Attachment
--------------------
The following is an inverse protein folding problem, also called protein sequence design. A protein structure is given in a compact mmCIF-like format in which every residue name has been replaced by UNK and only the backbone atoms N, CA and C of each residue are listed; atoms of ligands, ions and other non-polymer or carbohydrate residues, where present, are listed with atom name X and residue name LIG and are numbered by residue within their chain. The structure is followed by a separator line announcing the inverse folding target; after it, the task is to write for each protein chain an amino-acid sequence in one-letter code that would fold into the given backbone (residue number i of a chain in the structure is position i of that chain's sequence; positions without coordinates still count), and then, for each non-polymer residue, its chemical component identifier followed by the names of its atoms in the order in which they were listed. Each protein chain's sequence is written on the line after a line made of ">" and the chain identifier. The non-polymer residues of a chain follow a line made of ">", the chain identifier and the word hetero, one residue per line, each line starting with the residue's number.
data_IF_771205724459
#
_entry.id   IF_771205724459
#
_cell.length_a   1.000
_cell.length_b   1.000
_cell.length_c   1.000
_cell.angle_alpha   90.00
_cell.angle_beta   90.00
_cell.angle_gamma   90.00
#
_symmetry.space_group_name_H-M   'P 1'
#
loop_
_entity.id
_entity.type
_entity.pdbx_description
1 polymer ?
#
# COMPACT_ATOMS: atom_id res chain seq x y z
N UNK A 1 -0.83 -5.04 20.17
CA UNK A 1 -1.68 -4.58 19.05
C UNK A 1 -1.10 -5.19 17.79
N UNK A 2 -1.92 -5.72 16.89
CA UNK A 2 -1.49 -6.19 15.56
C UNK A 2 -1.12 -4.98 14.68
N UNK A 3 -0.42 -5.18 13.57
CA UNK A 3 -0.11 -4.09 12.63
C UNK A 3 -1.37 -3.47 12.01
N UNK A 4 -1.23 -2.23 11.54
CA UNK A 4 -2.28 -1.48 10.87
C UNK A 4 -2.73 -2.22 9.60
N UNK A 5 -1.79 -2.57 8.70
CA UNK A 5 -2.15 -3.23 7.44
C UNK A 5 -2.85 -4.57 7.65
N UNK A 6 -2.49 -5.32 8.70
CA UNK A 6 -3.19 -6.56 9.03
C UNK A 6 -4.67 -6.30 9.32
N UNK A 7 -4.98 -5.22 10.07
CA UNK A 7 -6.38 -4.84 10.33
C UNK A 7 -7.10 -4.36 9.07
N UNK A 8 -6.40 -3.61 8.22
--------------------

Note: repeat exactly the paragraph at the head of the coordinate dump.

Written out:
The following is an inverse protein folding problem, also called protein sequence design. A protein structure is given in a compact mmCIF-like format in which every residue name has been replaced by UNK and only the backbone atoms N, CA and C of each residue are listed; atoms of ligands, ions and other non-polymer or carbohydrate residues, where present, are listed with atom name X and residue name LIG and are numbered by residue within their chain. The structure is followed by a separator line announcing the inverse folding target; after it, the task is to write for each protein chain an amino-acid sequence in one-letter code that would fold into the given backbone (residue number i of a chain in the structure is position i of that chain's sequence; positions without coordinates still count), and then, for each non-polymer residue, its chemical component identifier followed by the names of its atoms in the order in which they were listed. Each protein chain's sequence is written on the line after a line made of ">" and the chain identifier. The non-polymer residues of a chain follow a line made of ">", the chain identifier and the word hetero, one residue per line, each line starting with the residue's number.